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The Louvre construction began in the 12th century (1180), when king Philippe Augustus commanded a fortress to be built on the site in order to protect the city of Paris from English and Norman attacks, while he went for the crusades with his army. More precisely, he ordered the creation of a wall for the whole city, and the Louvre as a bastion. Afterwards, it was used as a prison, a war arsenal and even as a treasury.
In the 14th century, its military function was no longer necessary, and King Charles V transformed it into a Royal residence.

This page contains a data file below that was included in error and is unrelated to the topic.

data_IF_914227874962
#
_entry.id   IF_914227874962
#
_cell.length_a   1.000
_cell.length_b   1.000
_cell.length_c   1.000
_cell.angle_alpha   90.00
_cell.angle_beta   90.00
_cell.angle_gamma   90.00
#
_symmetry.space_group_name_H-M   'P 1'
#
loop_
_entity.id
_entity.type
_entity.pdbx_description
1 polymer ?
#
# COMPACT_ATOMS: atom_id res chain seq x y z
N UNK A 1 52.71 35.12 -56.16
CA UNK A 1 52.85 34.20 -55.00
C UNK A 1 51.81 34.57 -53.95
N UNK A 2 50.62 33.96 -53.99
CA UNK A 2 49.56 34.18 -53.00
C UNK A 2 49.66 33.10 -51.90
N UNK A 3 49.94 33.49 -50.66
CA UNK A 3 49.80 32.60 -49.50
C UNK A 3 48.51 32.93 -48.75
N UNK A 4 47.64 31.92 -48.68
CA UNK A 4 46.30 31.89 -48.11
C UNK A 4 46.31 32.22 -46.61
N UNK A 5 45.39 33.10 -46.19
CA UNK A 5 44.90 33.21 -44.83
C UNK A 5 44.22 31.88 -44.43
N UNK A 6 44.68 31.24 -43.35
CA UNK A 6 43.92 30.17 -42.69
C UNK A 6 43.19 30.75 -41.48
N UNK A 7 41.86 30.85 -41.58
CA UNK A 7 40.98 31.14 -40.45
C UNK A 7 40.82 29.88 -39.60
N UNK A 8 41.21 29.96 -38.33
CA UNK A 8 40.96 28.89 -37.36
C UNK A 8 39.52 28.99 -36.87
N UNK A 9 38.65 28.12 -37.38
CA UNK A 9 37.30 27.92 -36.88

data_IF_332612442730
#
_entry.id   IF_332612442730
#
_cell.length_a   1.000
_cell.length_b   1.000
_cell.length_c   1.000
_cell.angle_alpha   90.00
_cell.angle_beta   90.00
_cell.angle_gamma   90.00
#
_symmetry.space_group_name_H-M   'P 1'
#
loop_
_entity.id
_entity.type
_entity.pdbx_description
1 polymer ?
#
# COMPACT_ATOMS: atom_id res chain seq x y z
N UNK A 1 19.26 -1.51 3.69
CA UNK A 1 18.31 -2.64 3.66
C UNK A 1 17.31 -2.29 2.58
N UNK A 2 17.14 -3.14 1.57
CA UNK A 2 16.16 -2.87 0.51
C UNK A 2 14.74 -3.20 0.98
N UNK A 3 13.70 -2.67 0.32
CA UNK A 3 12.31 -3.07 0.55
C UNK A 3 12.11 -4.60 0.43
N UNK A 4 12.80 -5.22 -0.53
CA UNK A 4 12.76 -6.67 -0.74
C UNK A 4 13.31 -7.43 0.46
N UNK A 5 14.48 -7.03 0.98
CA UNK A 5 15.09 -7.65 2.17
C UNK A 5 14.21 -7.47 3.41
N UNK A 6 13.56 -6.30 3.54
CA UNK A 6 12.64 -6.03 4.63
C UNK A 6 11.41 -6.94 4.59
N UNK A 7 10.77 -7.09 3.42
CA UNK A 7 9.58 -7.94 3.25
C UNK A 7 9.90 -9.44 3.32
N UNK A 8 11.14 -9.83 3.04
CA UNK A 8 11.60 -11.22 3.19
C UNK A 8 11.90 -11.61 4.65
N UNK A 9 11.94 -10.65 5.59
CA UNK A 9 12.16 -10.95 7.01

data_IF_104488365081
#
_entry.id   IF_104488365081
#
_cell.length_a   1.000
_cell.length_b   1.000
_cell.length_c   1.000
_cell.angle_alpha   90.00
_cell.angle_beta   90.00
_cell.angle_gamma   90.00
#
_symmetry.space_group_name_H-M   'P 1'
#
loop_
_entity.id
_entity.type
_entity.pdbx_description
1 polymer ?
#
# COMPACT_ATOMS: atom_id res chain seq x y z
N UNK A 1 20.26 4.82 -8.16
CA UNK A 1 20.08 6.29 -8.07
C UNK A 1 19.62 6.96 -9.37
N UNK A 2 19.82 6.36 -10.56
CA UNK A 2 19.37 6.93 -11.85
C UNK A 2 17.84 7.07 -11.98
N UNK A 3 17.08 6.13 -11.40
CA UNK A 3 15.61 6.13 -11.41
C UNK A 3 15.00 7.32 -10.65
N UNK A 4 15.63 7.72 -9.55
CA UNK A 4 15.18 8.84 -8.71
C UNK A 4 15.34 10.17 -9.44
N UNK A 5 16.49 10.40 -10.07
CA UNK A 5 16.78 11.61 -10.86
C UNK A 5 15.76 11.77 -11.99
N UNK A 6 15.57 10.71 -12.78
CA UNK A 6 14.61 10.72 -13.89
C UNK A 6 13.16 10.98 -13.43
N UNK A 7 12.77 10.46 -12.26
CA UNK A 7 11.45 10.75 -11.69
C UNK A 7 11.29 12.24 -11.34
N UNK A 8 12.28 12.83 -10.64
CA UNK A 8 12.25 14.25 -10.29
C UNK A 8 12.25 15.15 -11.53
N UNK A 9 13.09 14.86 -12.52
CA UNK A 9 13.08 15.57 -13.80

However, during the Hundred Years War (1337-1453), the kings gradually abandoned Paris for the Loire Valley, which was safer, and the Louvre fell into ruin.
In the 16th century, it was queen Catalina of Médicis who made the fortress a Palace, works that continued some kings such as Francis I, Henry II and Henry IV.
What we see today, was submerged and forgotten, but it was rediscovered in the 1980s, during the excavation for the preparation of the “Grand Louvre” project, ordered by the French President François Mitterand to Leoh Ming Pei.
At that time, the external pyramid was created as a new entrance, and this showroom to show the true origins of the museum.
The origin of the name is unknown. There are two theories: It may come from the Latin word "lupara", which means “wolf”, since wolves lived here in the past; or it is a deformation of the old French word "lower", which means tower, and because of its origin as the defense of the city.